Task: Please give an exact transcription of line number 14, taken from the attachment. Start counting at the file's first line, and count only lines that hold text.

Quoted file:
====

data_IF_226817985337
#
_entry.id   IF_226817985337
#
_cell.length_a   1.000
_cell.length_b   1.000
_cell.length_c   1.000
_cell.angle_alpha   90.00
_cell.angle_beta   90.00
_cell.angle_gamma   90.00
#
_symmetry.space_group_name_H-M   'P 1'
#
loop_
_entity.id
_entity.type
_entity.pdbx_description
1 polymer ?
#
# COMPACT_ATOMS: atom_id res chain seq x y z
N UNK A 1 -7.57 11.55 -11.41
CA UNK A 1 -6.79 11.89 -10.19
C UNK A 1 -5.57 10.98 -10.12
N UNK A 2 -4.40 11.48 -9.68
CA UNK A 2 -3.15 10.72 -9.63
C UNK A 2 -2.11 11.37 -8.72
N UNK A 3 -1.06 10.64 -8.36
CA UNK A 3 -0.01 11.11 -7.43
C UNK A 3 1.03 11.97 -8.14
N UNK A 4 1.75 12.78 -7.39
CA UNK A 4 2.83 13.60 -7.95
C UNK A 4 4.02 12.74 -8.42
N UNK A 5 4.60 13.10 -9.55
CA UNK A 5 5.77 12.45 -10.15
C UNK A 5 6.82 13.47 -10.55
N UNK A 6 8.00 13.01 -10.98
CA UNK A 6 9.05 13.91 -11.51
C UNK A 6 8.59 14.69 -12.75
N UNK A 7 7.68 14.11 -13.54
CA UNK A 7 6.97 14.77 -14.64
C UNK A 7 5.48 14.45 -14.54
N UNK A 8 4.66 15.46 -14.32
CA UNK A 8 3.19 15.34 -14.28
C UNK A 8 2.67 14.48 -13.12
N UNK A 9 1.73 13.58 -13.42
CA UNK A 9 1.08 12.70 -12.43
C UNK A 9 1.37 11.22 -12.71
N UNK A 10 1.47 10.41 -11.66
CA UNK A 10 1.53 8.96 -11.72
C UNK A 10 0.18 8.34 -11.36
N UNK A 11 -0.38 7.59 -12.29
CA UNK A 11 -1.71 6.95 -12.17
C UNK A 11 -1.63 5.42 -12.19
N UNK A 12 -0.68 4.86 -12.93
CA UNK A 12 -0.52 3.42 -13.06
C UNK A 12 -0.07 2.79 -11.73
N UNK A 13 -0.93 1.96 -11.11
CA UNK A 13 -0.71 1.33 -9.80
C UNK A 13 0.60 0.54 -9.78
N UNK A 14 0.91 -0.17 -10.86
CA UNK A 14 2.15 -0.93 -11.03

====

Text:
loop_